Number 2 in a farewell list of foods, people, and things about the Seattle food scene I'll miss most when I move back to San Francisco.
I'd never encountered black cod (aka sablefish) before moving to Seattle, when I tasted it at Ray's Boathouse during an early roundup of classic Seattle restaurants. The cubes of lightly smoked sablefish I tried there sparked one of those holy-shit moments: Unctuous and meaty, impossibly buttery, it tasted like the seafood equivalent of pork belly. For the past three years, it has been nigh impossible to pass over when it shows up on a menu (and it's going to be the centerpiece of this year's Christmas dinner).Having moved here from San Francisco, which likes to think of itself as a seafood-savvy town (snicker), I wondered: How could a fish so good be completely unknown 800 miles south? When I first met seafood expert Jon Rowley I asked him that very question. He explained that for many years the Japanese had the lock on the Alaskan market, and up until recently, little Alaskan sablefish made it to Seattle tables, let alone cities farther south. (In a September 2009 Times article, Braiden Rex-Johnson recounts how Seattle chefs adapted and popularized black cod kasuzake, now a Seattle standard.)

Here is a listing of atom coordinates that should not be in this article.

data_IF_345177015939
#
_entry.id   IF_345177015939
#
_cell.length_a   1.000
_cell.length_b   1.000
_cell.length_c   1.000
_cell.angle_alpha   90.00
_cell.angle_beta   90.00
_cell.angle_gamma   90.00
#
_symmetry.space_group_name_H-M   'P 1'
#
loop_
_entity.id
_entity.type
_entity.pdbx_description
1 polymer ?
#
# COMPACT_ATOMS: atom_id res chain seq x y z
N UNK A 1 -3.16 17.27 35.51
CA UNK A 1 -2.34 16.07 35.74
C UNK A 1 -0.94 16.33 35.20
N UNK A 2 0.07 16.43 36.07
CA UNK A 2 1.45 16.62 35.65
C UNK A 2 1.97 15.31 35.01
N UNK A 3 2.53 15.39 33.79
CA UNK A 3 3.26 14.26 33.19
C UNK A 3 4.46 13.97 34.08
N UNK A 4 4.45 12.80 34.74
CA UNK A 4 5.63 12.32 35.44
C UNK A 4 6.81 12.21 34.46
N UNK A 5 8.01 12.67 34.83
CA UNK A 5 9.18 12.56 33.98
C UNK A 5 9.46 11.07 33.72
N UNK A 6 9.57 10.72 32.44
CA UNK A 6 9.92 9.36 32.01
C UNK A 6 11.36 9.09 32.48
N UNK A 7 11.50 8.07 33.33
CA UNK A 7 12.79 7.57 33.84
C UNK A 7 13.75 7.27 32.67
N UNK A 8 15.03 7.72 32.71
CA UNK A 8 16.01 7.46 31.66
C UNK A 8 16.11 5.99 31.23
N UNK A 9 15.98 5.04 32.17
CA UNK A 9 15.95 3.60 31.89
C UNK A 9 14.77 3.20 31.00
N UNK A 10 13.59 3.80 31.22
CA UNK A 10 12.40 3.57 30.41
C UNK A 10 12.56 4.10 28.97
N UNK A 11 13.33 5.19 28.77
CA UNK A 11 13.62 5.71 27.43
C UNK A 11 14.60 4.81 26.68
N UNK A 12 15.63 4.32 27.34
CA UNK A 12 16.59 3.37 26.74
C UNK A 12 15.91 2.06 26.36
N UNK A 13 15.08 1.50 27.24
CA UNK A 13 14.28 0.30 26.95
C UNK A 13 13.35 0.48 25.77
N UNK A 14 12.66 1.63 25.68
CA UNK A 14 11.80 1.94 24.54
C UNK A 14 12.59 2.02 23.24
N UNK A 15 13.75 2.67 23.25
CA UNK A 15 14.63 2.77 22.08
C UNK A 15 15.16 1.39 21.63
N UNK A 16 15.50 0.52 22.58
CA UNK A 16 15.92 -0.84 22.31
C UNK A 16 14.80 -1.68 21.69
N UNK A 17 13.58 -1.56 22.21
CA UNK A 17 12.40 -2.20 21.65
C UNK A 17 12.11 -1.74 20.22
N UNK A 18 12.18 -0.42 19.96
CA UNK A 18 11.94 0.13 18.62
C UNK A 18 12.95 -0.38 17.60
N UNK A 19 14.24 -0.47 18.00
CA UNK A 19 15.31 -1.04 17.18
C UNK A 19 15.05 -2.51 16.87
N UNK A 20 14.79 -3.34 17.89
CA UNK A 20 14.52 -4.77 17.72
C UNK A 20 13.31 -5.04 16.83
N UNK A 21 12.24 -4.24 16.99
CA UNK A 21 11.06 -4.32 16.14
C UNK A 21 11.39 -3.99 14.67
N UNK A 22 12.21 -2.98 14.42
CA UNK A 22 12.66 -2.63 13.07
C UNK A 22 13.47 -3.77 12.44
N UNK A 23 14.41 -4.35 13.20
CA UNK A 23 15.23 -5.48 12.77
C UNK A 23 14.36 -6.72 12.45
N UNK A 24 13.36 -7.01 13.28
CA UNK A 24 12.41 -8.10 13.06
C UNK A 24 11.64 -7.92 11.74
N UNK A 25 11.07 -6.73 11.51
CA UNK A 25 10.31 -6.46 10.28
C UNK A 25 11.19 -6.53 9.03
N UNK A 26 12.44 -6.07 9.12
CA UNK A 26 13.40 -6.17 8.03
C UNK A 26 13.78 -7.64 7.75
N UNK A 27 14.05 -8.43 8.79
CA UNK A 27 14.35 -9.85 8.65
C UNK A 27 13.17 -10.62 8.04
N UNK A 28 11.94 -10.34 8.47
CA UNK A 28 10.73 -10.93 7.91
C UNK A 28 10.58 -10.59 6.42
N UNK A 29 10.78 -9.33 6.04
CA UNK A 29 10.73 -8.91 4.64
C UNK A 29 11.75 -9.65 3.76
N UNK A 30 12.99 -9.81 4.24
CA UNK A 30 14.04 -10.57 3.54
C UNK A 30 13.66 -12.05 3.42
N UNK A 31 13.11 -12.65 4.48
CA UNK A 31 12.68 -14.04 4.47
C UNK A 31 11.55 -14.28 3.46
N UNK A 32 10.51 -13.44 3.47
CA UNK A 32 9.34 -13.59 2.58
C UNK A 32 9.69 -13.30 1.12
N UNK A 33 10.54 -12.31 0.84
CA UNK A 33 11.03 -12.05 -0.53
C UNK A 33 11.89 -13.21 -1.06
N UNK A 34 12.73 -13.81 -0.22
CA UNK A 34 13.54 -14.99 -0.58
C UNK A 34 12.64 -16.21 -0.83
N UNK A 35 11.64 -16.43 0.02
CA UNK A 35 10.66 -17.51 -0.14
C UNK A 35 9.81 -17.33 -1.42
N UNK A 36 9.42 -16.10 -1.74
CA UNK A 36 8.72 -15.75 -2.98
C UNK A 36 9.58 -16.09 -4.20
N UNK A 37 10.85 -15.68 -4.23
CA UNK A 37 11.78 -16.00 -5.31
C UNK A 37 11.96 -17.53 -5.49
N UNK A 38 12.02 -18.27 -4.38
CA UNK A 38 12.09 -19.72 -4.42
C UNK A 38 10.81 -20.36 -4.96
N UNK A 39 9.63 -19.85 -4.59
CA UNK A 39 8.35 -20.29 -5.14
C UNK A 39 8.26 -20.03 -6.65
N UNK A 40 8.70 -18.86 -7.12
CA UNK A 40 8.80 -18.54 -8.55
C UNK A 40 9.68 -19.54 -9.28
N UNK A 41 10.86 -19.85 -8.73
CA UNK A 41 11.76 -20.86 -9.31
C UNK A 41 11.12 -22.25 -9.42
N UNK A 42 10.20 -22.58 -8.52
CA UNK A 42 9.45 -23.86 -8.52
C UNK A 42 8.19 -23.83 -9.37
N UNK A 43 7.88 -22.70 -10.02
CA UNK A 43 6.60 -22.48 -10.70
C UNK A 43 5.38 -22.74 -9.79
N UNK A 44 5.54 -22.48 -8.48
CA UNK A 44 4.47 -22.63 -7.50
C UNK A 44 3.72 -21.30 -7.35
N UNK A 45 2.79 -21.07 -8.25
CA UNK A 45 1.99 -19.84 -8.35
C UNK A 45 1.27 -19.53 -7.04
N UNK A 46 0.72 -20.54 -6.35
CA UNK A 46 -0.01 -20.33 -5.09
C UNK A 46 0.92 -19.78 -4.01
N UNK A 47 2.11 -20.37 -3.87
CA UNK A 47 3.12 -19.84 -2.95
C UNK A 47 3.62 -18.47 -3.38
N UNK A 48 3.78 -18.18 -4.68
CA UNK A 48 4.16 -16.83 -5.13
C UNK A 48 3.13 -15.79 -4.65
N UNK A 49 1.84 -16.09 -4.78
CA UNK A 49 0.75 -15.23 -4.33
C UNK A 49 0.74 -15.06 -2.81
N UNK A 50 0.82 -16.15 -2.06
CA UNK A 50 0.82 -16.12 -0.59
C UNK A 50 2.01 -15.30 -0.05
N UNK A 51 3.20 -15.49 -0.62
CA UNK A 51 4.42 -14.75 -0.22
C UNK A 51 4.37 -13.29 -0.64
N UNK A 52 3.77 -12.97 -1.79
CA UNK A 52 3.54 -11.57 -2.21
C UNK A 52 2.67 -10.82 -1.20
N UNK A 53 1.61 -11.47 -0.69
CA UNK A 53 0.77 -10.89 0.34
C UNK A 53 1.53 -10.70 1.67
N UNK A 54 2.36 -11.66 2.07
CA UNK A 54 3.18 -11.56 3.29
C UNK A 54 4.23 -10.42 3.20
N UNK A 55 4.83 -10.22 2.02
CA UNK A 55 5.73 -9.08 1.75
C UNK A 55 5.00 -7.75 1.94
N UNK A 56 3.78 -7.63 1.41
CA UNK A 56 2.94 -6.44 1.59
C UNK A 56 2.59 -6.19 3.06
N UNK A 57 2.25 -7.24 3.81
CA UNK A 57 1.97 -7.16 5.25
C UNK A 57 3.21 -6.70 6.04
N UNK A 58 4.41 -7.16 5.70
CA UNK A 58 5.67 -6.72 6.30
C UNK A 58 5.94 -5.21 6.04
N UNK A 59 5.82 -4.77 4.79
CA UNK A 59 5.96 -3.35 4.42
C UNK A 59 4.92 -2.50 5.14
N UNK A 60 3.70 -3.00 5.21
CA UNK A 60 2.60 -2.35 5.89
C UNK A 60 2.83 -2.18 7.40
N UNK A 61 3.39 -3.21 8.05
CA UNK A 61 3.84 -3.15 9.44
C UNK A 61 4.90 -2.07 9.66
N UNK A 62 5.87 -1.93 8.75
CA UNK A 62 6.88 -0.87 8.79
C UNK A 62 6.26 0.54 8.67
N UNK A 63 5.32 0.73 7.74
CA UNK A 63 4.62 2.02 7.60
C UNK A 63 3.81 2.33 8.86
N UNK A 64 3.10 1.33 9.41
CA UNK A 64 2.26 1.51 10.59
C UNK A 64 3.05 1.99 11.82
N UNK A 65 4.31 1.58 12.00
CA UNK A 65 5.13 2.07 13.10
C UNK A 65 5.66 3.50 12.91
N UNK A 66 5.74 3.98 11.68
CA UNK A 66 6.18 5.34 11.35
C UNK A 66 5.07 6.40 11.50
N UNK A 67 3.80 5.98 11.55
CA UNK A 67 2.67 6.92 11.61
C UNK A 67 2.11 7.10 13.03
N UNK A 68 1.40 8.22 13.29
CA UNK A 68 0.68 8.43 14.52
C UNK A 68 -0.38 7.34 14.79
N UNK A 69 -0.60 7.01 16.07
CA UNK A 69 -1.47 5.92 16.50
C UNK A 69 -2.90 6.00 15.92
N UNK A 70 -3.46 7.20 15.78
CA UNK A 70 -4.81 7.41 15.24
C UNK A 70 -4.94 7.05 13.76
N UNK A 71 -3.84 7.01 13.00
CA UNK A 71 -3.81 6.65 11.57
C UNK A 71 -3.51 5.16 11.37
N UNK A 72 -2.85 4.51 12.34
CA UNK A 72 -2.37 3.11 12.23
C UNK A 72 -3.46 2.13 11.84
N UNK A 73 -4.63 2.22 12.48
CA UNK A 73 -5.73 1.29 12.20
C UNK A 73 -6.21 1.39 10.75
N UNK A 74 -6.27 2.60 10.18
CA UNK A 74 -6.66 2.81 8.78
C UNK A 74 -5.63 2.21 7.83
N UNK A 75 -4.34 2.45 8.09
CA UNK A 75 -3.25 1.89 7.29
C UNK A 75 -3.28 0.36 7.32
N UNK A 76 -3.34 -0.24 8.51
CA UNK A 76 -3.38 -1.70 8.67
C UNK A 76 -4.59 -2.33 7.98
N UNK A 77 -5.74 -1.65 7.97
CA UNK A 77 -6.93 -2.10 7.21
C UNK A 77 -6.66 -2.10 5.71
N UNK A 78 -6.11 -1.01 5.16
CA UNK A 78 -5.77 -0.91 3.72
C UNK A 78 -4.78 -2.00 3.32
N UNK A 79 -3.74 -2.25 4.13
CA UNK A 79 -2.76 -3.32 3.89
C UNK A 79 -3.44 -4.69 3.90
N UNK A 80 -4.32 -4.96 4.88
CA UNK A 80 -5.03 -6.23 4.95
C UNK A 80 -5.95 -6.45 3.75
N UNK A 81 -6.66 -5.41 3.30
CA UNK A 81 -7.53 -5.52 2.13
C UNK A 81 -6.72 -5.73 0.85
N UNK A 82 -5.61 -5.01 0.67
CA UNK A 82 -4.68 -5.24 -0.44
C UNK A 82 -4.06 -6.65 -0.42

I love best the fact that there's no guilt in eating black cod -- the Monterey Bay Aquarium Seafood Watch designates it a "best choice." Though I expect to see much less black cod in the Bay Area, if California cooks are finally catching on to its appeal, the fishery appears to be so well managed that black cod won't soon go the way of monkfish, skate, Patagonian toothfish, and other species whose surges in trendiness resulted in severe overfishing.